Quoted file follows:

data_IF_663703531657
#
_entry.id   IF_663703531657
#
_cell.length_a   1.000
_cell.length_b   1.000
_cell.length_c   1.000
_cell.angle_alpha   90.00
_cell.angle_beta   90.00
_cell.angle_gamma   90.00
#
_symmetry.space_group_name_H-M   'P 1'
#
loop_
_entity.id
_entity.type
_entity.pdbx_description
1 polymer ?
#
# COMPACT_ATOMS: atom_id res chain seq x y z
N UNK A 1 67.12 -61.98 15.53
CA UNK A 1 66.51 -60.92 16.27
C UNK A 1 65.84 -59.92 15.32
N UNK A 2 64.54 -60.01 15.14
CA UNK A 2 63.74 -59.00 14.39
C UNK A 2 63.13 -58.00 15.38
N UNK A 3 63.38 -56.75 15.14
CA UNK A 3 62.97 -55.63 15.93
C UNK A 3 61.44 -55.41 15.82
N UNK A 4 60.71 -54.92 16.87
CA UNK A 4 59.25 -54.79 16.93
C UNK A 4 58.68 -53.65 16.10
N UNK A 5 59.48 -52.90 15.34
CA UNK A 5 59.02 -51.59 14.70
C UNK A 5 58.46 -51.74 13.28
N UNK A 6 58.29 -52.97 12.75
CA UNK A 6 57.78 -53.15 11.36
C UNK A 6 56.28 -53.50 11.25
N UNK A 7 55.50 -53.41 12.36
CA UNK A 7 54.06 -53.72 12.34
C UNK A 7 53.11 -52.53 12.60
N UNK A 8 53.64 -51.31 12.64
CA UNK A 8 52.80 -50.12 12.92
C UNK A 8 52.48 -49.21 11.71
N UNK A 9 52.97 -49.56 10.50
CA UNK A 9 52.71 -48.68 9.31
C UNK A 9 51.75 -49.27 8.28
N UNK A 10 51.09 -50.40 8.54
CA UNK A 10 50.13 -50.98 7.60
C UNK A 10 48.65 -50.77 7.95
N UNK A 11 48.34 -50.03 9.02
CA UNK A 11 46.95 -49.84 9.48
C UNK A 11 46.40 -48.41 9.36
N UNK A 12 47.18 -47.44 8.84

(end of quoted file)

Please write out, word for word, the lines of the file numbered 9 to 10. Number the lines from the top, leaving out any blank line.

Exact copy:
_cell.angle_beta   90.00
_cell.angle_gamma   90.00